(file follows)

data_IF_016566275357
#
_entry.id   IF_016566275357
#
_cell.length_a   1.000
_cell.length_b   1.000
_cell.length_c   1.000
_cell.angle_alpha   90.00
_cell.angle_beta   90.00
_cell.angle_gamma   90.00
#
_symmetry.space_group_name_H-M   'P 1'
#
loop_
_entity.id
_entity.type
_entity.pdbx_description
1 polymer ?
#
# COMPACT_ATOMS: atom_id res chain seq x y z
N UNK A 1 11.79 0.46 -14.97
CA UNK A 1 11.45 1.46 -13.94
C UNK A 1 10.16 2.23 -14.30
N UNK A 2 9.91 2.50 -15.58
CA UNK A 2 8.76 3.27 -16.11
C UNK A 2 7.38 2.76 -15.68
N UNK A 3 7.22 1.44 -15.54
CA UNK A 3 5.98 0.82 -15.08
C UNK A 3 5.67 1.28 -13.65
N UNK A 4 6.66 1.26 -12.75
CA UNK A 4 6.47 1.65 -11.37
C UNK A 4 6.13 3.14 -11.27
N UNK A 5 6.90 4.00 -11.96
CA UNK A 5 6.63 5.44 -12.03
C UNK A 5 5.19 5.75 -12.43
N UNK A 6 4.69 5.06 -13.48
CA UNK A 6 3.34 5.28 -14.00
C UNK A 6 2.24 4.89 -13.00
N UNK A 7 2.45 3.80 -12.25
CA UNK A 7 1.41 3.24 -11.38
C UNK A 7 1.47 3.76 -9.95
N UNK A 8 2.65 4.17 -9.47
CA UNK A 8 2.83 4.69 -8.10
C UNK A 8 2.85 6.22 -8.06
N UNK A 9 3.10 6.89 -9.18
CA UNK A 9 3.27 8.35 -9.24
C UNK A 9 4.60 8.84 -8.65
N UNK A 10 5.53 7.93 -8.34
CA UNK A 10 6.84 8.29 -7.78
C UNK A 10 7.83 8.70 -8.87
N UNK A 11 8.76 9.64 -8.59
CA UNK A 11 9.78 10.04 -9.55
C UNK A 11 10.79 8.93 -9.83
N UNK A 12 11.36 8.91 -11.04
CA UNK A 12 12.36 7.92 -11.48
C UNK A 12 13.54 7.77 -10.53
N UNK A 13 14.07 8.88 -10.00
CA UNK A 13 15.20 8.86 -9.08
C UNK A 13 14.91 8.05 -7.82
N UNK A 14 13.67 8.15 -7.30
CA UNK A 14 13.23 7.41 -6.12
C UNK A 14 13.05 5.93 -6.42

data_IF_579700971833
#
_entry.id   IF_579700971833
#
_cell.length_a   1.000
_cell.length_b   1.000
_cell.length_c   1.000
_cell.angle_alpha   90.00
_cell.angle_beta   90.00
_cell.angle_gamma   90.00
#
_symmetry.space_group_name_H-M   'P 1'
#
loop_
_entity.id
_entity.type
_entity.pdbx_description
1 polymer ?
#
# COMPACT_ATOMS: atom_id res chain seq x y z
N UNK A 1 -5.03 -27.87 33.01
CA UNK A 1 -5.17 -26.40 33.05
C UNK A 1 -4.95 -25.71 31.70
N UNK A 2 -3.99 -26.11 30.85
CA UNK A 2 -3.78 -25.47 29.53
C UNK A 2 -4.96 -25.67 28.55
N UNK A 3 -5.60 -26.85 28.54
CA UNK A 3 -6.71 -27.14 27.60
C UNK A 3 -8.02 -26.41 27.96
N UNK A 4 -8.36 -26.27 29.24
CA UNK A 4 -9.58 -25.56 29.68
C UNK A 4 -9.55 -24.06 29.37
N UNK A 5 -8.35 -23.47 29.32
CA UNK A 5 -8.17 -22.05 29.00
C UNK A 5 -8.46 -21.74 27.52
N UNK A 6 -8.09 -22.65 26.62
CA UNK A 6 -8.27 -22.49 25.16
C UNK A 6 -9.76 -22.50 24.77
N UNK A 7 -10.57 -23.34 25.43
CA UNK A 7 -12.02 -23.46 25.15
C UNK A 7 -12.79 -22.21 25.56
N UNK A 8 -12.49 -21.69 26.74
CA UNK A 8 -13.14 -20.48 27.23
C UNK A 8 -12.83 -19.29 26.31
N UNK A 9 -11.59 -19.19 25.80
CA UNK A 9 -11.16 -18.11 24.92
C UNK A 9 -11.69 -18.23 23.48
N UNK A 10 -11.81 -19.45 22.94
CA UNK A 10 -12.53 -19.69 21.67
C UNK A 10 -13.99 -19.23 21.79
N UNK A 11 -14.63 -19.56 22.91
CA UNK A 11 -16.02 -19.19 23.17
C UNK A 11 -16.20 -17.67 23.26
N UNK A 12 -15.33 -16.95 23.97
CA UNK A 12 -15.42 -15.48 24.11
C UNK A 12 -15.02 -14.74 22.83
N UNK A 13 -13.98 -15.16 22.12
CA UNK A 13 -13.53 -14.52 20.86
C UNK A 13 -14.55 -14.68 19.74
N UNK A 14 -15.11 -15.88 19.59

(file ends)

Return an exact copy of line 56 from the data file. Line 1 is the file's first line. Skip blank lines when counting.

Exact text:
C UNK A 12 13.54 7.77 -10.53